I could recap the plot, but we're not really talking about some delicately woven tapestry of rich characterization or anything. Nope, it's Maverick (Tom Cruise) and his buddy Goose (Anthony Edwards) landing a slot at the Navy's prestigious 'Top Gun' academy where the best of the best learn to be even better. Maverick knows what he wants -- his name on a plaque proving that he's the best fighter pilot around, not to mention having his kinda-sorta-not-really foxy instructor Charlie (Kelly McGillis) hanging off his arm -- and he lunges straight for it. Oh, there's some stiff competition, though,
Top Gun is one of the most iconic movies of an entire decade -- outpacing everything else that hit theaters in 1986 -- and this is the flick that made Tom Cruise a household name. It's...um, also pretty damn awful. This is such a case of style over substance that there's not even anything for me to review, really...just cartoonishly over-the-top, scenery-chewing, chest-thumping machismo. Sure, a lot of the aerial footage still holds up really well, and knowing that these are real pilots in actual F-14s and not just CG models cranked out of a render farm in Palo Alto adds another layer of excitement. Top Gun is almost unwatchable whenever Maverick and company hop outside the cockpit, though, from the artificial stab at charm with the Righteous Brothers singalong in the bar to hearing that five note synth riff of "Take My Breath Away" for the 832nd time.
Sure, the relentless homoerotic undercurrent scores a few laughs, there are a bunch of ridiculously quotable lines, and this sort of cocky, hyperconfident pilot with a toothy grin is a role tailor-made for Tom Cruise, but Top Gun is so dated, so hamfisted, and so unrelentingly cheesy that it really doesn't even play all that well as a campy burst of nostalgia. It was one of the biggest movies to come out of the '80s and set a formula that's still being ripped off today, but...yeah, I think I'd just as soon watch one of those knockoffs instead. Whatever memories you have swirling in your head about Top Gun, they're a hell of a lot better than the actual movie. Rent It.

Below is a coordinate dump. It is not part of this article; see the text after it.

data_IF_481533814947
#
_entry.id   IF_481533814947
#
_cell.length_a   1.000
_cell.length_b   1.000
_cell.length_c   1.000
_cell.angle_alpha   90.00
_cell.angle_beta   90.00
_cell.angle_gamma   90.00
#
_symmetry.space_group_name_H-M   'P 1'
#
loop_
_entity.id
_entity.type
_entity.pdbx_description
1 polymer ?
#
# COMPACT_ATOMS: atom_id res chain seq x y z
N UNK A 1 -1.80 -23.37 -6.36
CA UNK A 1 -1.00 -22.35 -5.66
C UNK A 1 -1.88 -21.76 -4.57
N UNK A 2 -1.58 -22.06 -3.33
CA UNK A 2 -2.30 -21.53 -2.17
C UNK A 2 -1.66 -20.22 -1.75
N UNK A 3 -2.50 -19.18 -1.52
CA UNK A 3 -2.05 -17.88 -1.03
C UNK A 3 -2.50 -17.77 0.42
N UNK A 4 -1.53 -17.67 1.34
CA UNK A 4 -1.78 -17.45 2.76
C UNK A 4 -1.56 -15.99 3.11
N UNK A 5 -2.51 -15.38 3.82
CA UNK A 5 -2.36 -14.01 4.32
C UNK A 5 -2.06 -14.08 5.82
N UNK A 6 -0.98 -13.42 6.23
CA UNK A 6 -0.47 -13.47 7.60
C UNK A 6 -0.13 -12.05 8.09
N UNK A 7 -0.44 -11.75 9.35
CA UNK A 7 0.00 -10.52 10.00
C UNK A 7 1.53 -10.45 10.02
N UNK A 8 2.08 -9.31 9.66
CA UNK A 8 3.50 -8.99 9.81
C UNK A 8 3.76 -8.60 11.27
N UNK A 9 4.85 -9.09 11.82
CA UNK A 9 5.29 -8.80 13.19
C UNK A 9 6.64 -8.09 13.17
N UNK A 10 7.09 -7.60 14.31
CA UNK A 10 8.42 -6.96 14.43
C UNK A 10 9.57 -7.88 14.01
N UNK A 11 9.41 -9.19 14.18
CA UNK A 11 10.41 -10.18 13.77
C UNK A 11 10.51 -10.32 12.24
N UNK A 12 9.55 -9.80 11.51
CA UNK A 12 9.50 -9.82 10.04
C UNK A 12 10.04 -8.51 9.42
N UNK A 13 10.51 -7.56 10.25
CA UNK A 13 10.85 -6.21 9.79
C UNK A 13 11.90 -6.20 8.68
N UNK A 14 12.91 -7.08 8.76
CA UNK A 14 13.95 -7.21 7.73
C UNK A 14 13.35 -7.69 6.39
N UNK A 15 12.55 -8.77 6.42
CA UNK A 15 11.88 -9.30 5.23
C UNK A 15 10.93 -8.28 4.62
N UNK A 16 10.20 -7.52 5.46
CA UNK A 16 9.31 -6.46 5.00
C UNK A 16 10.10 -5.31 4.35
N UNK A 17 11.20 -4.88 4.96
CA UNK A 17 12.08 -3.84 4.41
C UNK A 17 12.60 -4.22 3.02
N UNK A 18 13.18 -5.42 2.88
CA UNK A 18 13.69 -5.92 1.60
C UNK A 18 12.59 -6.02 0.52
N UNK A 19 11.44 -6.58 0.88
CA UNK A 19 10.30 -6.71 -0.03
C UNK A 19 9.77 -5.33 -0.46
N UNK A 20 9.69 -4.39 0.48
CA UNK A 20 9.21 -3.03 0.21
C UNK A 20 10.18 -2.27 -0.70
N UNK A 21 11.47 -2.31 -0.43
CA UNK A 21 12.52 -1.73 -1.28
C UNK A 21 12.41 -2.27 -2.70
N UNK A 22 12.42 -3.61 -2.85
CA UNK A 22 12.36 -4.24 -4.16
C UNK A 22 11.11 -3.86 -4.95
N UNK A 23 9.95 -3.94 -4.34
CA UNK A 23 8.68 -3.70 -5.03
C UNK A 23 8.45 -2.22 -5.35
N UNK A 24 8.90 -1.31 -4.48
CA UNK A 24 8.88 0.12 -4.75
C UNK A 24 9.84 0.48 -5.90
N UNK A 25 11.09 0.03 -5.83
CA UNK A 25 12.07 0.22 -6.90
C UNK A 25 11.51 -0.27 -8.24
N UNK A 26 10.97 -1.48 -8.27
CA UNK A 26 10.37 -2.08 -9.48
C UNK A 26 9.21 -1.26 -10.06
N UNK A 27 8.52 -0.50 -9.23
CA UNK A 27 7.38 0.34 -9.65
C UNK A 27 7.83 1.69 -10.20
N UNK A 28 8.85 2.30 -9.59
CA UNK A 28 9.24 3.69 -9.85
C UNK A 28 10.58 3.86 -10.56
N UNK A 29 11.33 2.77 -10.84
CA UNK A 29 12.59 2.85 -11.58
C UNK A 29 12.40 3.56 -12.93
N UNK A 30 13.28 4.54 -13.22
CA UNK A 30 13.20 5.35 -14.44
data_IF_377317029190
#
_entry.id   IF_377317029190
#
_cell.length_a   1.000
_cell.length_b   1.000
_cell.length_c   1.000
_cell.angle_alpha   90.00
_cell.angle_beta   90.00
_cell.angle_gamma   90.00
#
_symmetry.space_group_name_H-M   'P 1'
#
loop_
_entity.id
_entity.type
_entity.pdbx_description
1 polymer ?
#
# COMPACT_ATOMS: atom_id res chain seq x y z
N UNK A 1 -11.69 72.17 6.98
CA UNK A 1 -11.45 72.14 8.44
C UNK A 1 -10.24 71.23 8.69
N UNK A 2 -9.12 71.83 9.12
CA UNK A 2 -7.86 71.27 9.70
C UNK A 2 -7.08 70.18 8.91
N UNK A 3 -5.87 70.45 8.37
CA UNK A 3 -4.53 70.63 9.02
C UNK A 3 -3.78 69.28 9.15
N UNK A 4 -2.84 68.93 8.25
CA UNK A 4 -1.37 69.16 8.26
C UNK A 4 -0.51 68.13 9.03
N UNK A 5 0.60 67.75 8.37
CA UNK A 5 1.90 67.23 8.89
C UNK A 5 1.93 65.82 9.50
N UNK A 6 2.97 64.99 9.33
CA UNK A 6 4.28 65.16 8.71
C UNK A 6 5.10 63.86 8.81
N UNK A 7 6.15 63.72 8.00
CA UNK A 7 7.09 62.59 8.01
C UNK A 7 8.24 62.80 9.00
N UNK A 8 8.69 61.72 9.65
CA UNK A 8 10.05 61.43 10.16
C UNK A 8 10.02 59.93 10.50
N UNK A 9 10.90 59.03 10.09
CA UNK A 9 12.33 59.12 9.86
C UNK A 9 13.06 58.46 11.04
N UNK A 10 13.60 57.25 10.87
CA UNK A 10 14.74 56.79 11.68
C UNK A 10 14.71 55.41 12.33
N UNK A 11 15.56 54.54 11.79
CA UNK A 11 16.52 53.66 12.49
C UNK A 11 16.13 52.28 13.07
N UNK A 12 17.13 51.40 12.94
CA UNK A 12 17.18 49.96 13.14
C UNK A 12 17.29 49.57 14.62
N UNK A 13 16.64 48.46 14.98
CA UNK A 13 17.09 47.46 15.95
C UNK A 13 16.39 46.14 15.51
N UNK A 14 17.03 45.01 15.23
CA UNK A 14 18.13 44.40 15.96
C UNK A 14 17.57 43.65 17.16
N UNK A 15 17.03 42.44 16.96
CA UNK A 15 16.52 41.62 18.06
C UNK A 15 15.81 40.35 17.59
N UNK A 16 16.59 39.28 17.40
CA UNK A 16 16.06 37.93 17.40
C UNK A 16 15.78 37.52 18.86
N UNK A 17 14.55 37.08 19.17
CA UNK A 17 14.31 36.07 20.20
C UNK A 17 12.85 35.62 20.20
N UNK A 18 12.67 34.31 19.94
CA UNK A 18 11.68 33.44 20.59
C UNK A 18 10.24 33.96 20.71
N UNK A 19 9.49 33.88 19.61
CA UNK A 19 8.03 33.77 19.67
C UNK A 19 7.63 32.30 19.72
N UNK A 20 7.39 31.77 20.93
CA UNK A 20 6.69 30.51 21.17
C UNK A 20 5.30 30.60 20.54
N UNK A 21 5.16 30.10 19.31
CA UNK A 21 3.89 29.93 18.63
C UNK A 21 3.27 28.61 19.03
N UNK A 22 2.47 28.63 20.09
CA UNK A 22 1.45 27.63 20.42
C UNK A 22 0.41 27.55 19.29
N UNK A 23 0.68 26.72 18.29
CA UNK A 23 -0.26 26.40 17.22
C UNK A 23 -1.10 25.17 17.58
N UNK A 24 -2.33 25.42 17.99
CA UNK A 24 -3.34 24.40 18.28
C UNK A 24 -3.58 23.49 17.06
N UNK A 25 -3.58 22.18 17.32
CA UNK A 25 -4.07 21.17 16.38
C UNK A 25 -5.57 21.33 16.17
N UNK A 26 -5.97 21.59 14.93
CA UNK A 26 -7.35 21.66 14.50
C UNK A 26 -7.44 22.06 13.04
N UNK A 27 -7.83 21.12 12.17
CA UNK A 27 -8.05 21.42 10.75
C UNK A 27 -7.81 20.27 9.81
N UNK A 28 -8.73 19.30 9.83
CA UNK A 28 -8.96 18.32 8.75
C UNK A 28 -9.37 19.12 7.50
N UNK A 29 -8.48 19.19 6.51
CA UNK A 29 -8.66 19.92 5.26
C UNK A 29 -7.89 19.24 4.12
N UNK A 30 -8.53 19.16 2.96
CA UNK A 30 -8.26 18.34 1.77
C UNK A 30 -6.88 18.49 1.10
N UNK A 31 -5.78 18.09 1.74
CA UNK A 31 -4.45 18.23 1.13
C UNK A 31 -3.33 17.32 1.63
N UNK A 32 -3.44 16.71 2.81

Video: Top Gun is kind of a wreck on Blu-ray. The scope image has been heavily processed: some of its texture and fine detail have smeared away by excessive digital noise reduction and then artificially sharpened to try to compensate. While the noise reduction doesn't ravage Top Gun nearly as badly as First Blood, Pan's Labyrinth, or The Longest Day, this Blu-ray disc never really looks natural or film-like. Some other inconsistencies may just be inherent to the original photography, though; contrast skews too hot in some scenes but is flat and lifeless in many more, and crispness and clarity can vary a good bit from one shot to the next. Even in its best looking stretches, depth, fine detail, and definition are lackluster. A handful of small white specks still creep onto the frame as well, although at least those are never really distracting.
The bitrate of this AVC encode has been optimized for Blu-ray rather than reheat last year's HD DVD leftovers, and I'm sure this Blu-ray disc trumps the DVD re-release without breaking a sweat too. Still, Top Gun really doesn't look all that great in high-def. Sure, I'm an armchair critic and not actually in a position to say if a better remastering job would've resulted in a slicker and more natural looking Blu-ray disc, but the clumsy digital knob-twiddling here is a definite disappointment.
Audio: Paramount has packed on two lossless, 24-bit soundtracks for this Blu-ray set: a 5.1 Dolby TrueHD mix and a 6.1 DTS-HD Master Audio track. I may have groused about the way this Blu-ray disc looks, but as for the sound...? This is one of the best remixes -- and not just as far as '80s action flicks go, but remixes, period -- I've ever heard. The way Top Gun strings together so many dogfights with fighter jets screaming across the sky keeps the rear channels roaring throughout, with silky smooth pans, slews of split-surround effects, and a hell of a lot of directionality. Dynamic range is surprisingly expansive, with dialogue that's reproduced cleanly and clearly without ever being overwhelmed when the subwoofer belts out a massive low frequency wallop. This remix teeters on the brink of
Dolby Digital 5.1 dubs have also been included in French and Spanish alongside subtitle streams in English (traditional and SDH), French, Spanish, and Portuguese.